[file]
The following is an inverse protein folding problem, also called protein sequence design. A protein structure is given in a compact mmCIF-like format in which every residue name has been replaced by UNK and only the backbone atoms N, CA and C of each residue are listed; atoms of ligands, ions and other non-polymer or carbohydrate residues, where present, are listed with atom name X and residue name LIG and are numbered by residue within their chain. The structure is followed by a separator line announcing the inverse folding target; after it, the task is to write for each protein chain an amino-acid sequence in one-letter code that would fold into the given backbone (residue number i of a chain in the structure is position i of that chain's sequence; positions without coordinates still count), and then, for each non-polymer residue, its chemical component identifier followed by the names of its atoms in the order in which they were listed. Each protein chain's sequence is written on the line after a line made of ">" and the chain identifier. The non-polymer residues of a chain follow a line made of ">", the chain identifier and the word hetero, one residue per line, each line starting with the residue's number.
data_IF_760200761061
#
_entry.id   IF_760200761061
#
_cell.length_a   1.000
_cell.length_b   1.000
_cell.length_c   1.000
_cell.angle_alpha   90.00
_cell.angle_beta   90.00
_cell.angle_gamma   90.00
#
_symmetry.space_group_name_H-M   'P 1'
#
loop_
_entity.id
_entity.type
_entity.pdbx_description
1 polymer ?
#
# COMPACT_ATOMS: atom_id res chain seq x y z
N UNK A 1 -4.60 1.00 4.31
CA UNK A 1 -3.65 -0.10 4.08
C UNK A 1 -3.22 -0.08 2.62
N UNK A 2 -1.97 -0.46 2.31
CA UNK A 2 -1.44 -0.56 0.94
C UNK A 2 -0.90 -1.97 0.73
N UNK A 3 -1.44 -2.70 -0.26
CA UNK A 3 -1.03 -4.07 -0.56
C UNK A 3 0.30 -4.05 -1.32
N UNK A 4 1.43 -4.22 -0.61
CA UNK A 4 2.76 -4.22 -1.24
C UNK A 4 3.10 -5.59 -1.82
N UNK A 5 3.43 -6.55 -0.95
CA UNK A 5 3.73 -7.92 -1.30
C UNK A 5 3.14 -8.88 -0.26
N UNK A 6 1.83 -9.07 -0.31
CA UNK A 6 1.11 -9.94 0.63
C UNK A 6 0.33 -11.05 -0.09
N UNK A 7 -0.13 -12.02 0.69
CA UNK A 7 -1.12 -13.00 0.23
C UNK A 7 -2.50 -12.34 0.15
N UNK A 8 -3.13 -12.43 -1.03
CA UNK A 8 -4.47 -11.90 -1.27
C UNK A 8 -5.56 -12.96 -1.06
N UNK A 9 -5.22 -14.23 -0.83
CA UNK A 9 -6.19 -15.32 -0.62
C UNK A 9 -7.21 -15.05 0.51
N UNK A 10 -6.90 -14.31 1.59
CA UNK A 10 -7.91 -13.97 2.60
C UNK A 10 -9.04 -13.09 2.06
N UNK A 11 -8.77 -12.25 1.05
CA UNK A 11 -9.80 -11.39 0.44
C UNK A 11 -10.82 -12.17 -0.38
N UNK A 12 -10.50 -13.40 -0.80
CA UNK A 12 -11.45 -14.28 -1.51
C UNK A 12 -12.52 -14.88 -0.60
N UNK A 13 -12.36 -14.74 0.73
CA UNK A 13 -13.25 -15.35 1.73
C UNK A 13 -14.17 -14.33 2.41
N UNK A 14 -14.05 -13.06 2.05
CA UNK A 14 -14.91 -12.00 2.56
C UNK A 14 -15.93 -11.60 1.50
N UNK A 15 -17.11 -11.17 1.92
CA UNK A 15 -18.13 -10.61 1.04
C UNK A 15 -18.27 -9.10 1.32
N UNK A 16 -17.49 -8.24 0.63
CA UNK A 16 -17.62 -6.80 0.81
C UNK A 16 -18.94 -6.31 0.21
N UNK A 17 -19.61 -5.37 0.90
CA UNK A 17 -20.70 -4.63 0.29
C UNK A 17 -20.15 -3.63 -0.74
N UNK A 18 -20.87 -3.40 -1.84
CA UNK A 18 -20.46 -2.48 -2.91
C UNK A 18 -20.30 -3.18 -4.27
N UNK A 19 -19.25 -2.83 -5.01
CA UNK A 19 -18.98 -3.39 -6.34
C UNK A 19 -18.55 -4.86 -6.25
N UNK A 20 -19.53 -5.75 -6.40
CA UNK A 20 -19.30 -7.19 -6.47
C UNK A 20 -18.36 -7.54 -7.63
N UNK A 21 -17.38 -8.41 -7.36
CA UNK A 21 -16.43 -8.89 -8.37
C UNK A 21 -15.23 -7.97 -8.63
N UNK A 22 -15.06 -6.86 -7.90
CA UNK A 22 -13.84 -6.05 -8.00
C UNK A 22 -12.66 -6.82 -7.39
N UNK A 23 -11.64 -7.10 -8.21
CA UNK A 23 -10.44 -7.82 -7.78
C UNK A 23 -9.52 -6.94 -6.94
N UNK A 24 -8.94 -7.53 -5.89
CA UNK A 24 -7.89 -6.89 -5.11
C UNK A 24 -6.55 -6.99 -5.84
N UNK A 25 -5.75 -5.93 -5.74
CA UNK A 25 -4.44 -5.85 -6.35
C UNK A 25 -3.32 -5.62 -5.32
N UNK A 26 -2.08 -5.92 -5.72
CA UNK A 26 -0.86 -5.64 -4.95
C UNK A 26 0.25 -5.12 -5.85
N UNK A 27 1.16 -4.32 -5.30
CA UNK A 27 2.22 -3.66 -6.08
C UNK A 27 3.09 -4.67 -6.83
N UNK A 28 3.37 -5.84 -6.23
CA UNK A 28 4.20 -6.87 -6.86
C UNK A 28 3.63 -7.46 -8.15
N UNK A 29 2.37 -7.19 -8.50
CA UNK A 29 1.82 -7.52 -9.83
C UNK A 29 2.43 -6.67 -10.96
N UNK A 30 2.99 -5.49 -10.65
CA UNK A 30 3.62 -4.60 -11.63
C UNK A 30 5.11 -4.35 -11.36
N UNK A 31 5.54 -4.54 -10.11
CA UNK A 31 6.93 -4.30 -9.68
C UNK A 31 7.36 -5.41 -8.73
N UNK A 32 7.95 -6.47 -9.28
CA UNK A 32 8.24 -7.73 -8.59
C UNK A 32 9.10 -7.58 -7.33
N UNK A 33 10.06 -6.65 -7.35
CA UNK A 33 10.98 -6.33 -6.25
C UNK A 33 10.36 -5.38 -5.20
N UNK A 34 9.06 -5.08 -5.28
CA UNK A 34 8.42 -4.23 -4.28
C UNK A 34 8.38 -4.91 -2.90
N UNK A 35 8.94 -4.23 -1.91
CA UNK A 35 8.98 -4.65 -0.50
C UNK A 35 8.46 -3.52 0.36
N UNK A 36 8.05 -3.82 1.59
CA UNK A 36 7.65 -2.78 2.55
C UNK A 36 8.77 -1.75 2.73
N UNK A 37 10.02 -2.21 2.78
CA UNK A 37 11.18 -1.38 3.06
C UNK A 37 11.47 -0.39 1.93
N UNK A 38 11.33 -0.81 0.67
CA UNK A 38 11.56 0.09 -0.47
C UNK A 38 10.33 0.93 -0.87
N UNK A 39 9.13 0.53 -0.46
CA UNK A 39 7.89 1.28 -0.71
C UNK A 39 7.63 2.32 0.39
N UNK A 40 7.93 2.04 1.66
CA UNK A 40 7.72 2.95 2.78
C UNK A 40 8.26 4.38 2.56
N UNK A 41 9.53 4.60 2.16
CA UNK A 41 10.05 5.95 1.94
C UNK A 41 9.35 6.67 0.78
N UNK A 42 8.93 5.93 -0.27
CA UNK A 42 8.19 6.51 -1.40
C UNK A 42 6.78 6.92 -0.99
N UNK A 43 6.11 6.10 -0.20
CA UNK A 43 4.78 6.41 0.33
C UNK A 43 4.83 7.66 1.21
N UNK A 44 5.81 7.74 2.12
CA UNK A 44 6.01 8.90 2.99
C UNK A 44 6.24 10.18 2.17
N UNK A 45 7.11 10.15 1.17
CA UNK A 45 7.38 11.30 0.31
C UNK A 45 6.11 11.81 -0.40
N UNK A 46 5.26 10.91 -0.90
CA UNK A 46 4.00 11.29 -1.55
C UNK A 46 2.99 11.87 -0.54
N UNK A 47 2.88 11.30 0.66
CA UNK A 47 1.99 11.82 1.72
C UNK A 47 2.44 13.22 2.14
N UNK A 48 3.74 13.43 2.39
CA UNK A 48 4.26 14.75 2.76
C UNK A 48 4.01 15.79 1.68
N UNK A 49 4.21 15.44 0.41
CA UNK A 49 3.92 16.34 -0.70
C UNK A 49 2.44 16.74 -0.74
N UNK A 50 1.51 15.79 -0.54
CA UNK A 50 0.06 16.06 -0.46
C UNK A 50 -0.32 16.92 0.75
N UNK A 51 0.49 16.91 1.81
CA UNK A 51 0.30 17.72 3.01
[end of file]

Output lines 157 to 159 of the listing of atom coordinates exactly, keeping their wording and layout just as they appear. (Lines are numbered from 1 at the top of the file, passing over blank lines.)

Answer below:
N UNK A 46 5.26 10.91 -0.90
CA UNK A 46 4.00 11.29 -1.55
C UNK A 46 2.99 11.87 -0.54